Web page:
A typical day is centered around testing different cameras, systems, and environments, along with creating our library of Unreal environments and marketing the business. We also team up with technology providers to showcase gear to potential clients. I also constantly work with line producers, invite them to come in and experience the tech or have a DP stop by to see how the tracking works and wrap their brain around the types of shots they can do on this stage.
Describe the challenges you encounter and how you overcome them.
The biggest challenge is that some clients have never shot on an LED wall, so getting them to understand shooting distance to the LED wall and pixel resolution is key. There can also be issues with moiré and camera issues that you don't have to consider on a regular shoot, like your shutter angle and genlock. Some folks come in with cameras that don't even have a genlock sync in.
The virtual production crew is also a very different component that’s now part of your shoot. We run into technical challenges throughout the day, so there has to be an understanding that we will work together tightly to get them the shots they want. We also ask clients to be patient with the fact that we might have a computer that starts acting funky or a wall that glitches. So, we have a wall tech who focuses specifically on the walls, the processing power, and those types of things. Another component is revealing to a client that we can move a building in the background and/or slightly change the lighting. It takes some time for them to wrap their heads around being able to use this as a creative tool in real-time and not just as a backdrop.
How are you using AJA GEN10 and the HTC VIVE Mars CamTrack system?
All of our computers have NVIDIA Quadro cards and sync cards in them so that, down the chain, they can all be synced together on the wall. Then, there are the actual LED processors, which project media onto the wall. Next is the tracking aspect, where the VIVE Mars camera tracking comes in. We hung the base stations up in a grid at about ten by ten meters, so it works perfectly for the size of our stage and the amount of shooting we do.
Once that was done, we started testing and noticed tearing in the image because there was no genlock, no sync. This issue came up frequently on the Mars Facebook Group. People started posting diagrams about how it worked, and there was a mention that the AJA GEN10 worked well with the Mars system, a sort of ‘plug it in and forget’ solution. The whole genlock thing is new to me, coming from visual effects, but I ordered it, and when it showed up, we configured the little dip switches on the back, and plugged everything in. The tearing, the lines were gone, and the walls, camera, computers, and Mars system were all synced at 24; it was beautiful. We were running around high-fiving each other.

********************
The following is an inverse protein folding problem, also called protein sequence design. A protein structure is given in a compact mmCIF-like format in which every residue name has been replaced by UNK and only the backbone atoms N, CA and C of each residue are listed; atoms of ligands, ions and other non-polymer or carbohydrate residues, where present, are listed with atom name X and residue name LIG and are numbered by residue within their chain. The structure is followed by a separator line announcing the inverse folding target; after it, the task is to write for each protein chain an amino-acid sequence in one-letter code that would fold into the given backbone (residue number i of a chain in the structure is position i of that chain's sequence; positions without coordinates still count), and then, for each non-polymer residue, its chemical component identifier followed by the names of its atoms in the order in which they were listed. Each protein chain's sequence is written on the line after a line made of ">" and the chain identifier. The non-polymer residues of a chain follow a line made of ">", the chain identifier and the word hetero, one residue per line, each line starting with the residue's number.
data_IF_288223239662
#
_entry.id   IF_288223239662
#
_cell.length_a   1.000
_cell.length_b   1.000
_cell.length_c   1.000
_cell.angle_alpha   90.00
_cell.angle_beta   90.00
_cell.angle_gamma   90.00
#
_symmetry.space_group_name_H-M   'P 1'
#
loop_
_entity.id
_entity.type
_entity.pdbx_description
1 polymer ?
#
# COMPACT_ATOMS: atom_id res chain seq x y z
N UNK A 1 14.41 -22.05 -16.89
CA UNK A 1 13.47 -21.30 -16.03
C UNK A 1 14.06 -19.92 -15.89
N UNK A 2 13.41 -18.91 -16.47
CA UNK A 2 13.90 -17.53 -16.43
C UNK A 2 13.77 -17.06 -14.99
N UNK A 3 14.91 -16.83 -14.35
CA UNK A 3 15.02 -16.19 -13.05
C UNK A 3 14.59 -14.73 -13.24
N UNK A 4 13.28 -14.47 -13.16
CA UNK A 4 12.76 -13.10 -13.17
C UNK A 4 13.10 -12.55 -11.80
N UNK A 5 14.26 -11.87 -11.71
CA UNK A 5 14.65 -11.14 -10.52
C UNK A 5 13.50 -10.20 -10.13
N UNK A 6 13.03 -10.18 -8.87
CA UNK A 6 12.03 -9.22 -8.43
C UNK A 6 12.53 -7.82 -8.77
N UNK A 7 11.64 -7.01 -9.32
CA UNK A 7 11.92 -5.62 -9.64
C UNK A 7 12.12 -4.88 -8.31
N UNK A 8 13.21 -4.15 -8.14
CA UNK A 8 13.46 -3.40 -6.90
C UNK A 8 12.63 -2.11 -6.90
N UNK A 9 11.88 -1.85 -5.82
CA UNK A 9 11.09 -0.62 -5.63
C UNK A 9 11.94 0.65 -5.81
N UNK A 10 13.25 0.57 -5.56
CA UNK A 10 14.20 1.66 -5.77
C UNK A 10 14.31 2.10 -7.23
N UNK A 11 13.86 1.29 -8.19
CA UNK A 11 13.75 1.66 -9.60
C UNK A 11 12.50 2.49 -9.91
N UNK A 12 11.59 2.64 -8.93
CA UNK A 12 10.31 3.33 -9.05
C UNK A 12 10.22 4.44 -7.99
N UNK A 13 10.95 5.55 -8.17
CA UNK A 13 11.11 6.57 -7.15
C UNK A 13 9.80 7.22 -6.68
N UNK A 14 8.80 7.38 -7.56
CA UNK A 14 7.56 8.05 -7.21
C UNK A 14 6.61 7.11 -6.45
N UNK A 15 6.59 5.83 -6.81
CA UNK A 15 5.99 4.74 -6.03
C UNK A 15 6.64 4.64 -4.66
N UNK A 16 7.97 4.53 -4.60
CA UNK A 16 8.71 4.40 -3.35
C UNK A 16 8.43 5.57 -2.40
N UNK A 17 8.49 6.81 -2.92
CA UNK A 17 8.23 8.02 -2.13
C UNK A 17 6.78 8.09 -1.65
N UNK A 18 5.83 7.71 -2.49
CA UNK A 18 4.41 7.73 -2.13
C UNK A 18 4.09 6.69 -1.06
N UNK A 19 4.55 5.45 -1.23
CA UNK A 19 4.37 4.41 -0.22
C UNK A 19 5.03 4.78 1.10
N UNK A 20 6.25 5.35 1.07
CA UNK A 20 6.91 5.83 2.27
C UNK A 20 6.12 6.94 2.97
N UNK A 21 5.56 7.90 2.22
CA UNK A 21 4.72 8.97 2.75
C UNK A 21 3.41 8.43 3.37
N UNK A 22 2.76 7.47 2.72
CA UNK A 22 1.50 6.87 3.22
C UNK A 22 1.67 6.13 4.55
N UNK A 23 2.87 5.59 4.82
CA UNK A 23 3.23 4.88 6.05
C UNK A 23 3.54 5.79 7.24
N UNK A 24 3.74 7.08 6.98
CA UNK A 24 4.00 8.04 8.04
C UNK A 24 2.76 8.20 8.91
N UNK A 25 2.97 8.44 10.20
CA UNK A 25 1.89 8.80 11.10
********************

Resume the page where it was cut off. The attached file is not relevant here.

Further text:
We had found our solution with the GEN10, or the magic box as we call it. It’s the metronome, the heartbeat of the operation, because it brings everybody together on the same page. That little magic box is the conductor of it all. While only some opt to use genlock, I like knowing we are covered and all of our computer equipment, walls, and everything are in sync.
Tell us more about your experience working with HTC and AJA.
Being on the HTC VIVE Mars CamTrack Facebook Group is the best support we could ask for, and Tim Wen over there is always supportive. Their technology is also set-and-forget, so there is little to call tech support about. Everything's well documented, and they’re continuing to release features that make our life easier. On the AJA side, when we ran into an issue, our video engineer said, ‘Call AJA, and I guarantee someone will pick up the phone.’ I got someone right away, no hold music. We talked them through our challenge, and they began looking into it. AJA is the gold standard, that's for sure.